So, you’ve been swaddling your baby since birth and they’re quite happy with it…
Why fix what isn’t broken… Right?
Well, it’s quite natural to wonder if and when to stop swaddling baby…
But with that said…
It’s equally natural for you to be hesitant to stop swaddling just in case baby stops sleeping well afterwards!
However, knowing when to stop swaddling is a very important transition that baby will need to progress through at some point!
So how can we identify when baby is ready to stop being swaddled and subsequently, navigate this sleeping transition?
How Do You Know When To Stop Swaddling?
Swaddling makes your baby feel safe, it limits the startle reflex and keeps them cosy and warm, reminding them of being in the womb.
However, there will come a time when it is no longer safe for your little one to be swaddled.
So how do we know when to stop swaddling?
The simple answer is this…
When your baby starts to become more mobile and shows signs of being able to roll over from their back to their front.
Usually, this occurs when baby is between two and three months old.
Of course, once your baby can roll over they need to be able to move more freely in order to roll back onto their backs and stay safe.
But as with everything baby-related…
No child is the same.
And some babies will simply wake up one day and decide they no longer like being swaddled.
Therefore, you need to be aware of the subtle signs that your baby is ready to stop being swaddled…
5 Subtle Signs To Stop Swaddling Baby
Here are 5 signs to watch out for that will tell you when your baby is ready to stop swaddling:
- Baby is restless and fussy when trying to settle
- They no longer have the startle reflex (also known as the Moro Reflex)
- Your baby is managing to break free from their swaddle
- Baby is rolling from their back onto their tummy
- Your little one fights being swaddled when they previously did not mind
So now we know the signs that baby is ready to stop being swaddled… But what happens if we continue to swaddle baby regardless?
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3 Dangers Of Continued Swaddling
Although swaddling is beneficial in the early weeks to help your little one sleep feeling safe and secure, swaddling for too long can be detrimental to your baby’s development and well being.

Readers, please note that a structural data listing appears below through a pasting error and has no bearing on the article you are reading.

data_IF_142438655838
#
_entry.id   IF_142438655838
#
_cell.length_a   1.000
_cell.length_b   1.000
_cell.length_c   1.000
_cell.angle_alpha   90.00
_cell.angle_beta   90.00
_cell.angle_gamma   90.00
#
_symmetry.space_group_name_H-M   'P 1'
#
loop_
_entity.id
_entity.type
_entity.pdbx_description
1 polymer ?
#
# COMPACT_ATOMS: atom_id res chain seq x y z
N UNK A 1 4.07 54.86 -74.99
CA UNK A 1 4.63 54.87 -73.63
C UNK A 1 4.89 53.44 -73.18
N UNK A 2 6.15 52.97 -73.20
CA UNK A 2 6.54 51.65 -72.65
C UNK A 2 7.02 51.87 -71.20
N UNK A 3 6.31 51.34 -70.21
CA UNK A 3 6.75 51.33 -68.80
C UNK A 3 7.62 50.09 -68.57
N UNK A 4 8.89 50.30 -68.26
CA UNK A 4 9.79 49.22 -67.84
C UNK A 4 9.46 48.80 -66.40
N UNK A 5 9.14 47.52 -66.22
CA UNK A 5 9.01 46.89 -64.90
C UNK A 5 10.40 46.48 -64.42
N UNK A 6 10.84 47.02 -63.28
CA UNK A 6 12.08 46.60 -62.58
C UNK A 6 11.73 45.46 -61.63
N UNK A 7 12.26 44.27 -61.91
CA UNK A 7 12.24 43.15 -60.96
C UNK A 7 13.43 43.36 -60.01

It is very important that you stop swaddling once your baby shows signs of rolling over.
If you do not stop swaddling when your baby shows signs of rolling over, you run the risk of them rolling onto their tummy and suffocating.
Overheating, rapid breathing and sweating from being swaddled is another risk when your little one becomes more active which can lead to SIDS.
If your baby is wriggling and trying to move more or succeeding in getting out of their swaddle then it is a sure sign that your baby is ready to be transitioned out of their swaddle
3. Hip Dysplasia
Prolonged swaddling or too tight swaddling around the hips can also lead to hip dysplasia.
As your baby grows they will naturally need more room to move hence the reason a transition swaddle or sleep sack is ideal once your baby is 2 months or older.
So now we know the dangers associated with swaddling for too long…
How do we go about transitioning baby out of a swaddle?
How Do You Transition Out Of Swaddling?
Well, some babies will happily move from being swaddled to unswaddled…
Especially if they have begun to fight it and want more freedom of movement!
Other babies, however, will struggle to make the transition and you will need to wean them off the comfort a swaddle offers slowly…
And provide other ways to make them feel safe and comfortable and ready for sleep!
So here’s my 3-step swaddle transition plan to get you going.
3 Step Swaddle Transition Plan
Having a swaddle transition plan for when you stop swaddling baby will make this change much more manageable for you and your little one.
1. Swaddle With One Arm Free
The first step in this plan is to swaddle your baby as normal but leave one arm free.
This is especially useful if your baby is still experiencing the startle reflex as it also allows your baby to still feel safely wrapped up… but gradually gets them used to not having their entire body swaddled.
2. Swaddle With Both Arms Free
Next, you can then move on to swaddling baby with both arms free.
When starting, it is best to try this step during nap times rather than at night so that you can observe how baby copes.
You will, therefore, have the time to help baby adjust to being swaddled with both arms free as they may be a little bit fussy at first.
TOP TIP: Although going arms free is the usual method some babies may prefer to have their legs free first.
3. Transition To A Sleep Sack